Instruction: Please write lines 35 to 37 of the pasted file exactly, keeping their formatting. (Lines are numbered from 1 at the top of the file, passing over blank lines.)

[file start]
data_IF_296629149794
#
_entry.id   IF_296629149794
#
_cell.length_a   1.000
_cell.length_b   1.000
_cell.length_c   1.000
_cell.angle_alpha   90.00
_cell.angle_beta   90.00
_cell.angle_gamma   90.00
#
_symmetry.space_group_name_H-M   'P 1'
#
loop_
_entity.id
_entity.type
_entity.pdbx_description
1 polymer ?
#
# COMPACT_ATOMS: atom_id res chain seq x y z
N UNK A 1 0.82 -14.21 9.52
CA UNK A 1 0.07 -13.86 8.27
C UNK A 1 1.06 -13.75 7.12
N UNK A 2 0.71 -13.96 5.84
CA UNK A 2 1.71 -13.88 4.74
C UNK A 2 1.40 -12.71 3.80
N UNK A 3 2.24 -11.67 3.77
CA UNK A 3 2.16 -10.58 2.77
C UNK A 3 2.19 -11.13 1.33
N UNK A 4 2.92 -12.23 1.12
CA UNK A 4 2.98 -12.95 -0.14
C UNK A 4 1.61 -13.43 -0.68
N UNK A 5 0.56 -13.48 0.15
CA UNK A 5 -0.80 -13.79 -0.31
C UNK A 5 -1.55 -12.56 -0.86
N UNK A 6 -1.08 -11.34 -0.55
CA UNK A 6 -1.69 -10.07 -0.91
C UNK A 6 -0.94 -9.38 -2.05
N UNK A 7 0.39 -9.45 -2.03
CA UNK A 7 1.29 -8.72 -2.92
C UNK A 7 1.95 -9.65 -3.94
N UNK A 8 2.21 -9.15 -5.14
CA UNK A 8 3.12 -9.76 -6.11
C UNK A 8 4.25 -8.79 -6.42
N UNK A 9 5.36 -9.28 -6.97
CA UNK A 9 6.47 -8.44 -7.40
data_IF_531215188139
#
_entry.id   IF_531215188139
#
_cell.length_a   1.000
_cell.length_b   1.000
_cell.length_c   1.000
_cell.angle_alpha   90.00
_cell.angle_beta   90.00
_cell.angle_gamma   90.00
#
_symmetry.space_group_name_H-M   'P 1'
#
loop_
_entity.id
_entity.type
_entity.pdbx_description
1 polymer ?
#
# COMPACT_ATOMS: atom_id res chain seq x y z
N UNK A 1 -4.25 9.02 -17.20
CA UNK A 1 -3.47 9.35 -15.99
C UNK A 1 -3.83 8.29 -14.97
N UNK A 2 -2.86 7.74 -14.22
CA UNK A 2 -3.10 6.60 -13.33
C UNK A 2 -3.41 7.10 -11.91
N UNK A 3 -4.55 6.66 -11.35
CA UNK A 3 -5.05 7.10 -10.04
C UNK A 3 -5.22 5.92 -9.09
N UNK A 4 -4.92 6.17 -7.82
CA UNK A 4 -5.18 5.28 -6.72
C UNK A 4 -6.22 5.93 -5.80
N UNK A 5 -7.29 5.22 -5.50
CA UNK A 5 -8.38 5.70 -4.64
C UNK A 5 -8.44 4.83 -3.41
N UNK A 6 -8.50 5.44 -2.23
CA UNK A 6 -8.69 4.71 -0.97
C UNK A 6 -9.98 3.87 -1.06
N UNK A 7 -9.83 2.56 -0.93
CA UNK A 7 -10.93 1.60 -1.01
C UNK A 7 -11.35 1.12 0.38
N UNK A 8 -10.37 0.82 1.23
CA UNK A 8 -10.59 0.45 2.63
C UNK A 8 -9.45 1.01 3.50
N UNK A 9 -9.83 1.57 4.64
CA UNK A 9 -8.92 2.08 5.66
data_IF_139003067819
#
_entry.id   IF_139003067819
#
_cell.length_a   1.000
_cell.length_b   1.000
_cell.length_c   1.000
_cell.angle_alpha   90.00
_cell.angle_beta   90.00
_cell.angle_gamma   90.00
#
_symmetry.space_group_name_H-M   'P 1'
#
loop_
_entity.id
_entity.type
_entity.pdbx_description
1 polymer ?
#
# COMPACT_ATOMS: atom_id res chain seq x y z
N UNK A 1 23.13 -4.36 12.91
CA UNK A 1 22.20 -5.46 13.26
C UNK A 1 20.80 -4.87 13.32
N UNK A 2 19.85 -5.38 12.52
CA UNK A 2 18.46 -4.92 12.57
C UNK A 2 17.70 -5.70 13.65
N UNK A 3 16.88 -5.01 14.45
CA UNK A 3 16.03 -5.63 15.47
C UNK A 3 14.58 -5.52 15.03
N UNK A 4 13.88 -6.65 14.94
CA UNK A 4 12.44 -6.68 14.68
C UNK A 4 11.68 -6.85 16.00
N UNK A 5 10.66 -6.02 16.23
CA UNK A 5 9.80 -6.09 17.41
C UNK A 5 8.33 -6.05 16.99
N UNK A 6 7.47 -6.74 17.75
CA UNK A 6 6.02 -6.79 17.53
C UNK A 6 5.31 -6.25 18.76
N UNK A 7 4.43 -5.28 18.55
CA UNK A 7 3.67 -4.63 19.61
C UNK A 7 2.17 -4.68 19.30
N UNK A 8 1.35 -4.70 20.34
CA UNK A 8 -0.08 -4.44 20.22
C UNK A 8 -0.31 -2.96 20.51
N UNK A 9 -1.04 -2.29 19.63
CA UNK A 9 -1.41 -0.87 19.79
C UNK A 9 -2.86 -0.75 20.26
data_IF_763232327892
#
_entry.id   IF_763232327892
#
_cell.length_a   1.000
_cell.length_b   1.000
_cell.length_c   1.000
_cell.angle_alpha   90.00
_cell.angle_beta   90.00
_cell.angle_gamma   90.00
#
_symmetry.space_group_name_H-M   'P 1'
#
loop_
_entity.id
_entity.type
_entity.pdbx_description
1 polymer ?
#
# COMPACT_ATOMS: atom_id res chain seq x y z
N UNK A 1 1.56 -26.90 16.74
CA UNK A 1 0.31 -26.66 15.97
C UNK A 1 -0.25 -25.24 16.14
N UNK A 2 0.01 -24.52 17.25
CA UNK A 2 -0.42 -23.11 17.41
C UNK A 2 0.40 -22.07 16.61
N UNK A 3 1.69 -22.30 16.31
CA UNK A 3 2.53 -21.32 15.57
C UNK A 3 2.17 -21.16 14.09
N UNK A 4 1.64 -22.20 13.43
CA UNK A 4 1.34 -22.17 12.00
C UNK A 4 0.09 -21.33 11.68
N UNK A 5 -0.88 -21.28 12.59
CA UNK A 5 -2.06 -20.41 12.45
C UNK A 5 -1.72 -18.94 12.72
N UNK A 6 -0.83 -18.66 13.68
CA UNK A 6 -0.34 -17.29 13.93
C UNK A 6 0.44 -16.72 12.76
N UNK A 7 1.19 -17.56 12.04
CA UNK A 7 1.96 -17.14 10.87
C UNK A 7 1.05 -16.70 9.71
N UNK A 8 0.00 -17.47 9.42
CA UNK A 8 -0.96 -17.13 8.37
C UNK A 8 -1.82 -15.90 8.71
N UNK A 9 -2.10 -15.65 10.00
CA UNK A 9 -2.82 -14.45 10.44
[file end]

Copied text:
C UNK A 5 -1.55 -12.56 -0.86
N UNK A 6 -1.08 -11.34 -0.55
CA UNK A 6 -1.69 -10.07 -0.91